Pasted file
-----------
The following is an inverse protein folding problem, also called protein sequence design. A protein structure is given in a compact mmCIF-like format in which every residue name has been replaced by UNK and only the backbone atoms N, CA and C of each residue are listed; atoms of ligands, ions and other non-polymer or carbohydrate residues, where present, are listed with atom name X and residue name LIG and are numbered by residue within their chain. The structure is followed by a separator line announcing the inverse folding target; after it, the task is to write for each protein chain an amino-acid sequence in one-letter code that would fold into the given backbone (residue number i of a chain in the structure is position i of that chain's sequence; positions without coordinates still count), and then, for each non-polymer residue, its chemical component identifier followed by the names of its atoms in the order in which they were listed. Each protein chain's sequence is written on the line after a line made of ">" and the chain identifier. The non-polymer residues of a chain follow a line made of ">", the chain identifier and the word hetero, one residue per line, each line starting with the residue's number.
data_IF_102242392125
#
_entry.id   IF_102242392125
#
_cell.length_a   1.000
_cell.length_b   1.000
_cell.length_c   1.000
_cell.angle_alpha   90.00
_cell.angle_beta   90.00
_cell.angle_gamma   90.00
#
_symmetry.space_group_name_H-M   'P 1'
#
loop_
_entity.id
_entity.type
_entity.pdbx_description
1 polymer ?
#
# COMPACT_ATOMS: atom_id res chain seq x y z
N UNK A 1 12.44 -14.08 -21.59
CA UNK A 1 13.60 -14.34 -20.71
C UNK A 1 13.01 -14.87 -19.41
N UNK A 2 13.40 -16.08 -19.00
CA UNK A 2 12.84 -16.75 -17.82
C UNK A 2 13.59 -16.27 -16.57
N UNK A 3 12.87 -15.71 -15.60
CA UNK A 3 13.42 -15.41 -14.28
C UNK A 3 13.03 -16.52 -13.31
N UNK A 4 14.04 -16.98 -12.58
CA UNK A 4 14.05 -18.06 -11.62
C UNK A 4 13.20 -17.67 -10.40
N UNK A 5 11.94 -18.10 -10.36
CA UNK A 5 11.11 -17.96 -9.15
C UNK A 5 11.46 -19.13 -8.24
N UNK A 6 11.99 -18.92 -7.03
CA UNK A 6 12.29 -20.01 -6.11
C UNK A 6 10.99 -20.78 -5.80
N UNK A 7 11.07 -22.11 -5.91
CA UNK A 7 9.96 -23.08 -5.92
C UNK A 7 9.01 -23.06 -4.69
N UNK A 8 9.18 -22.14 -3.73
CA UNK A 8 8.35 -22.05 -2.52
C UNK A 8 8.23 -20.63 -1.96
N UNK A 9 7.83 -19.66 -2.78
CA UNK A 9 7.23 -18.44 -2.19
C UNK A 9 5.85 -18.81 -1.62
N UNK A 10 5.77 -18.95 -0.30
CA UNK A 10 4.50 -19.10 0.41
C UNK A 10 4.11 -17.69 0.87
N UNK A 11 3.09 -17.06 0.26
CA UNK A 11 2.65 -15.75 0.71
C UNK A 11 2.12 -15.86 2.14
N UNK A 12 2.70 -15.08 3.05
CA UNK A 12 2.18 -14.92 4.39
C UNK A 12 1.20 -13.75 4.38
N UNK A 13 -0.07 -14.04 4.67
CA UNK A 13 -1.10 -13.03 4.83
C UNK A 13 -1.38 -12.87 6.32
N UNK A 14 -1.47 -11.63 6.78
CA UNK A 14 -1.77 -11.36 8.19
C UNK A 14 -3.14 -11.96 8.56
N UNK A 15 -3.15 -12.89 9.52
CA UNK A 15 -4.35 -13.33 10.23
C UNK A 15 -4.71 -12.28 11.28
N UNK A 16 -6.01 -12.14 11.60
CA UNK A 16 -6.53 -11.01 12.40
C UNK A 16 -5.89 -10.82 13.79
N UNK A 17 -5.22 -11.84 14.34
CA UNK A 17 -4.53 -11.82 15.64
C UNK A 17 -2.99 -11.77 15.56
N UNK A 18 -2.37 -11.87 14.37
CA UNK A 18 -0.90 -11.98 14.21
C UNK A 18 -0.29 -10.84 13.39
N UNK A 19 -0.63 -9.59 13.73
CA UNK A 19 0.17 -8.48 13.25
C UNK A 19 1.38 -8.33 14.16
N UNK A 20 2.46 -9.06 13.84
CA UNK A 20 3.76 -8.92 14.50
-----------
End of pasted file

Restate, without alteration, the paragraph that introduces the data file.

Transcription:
The following is an inverse protein folding problem, also called protein sequence design. A protein structure is given in a compact mmCIF-like format in which every residue name has been replaced by UNK and only the backbone atoms N, CA and C of each residue are listed; atoms of ligands, ions and other non-polymer or carbohydrate residues, where present, are listed with atom name X and residue name LIG and are numbered by residue within their chain. The structure is followed by a separator line announcing the inverse folding target; after it, the task is to write for each protein chain an amino-acid sequence in one-letter code that would fold into the given backbone (residue number i of a chain in the structure is position i of that chain's sequence; positions without coordinates still count), and then, for each non-polymer residue, its chemical component identifier followed by the names of its atoms in the order in which they were listed. Each protein chain's sequence is written on the line after a line made of ">" and the chain identifier. The non-polymer residues of a chain follow a line made of ">", the chain identifier and the word hetero, one residue per line, each line starting with the residue's number.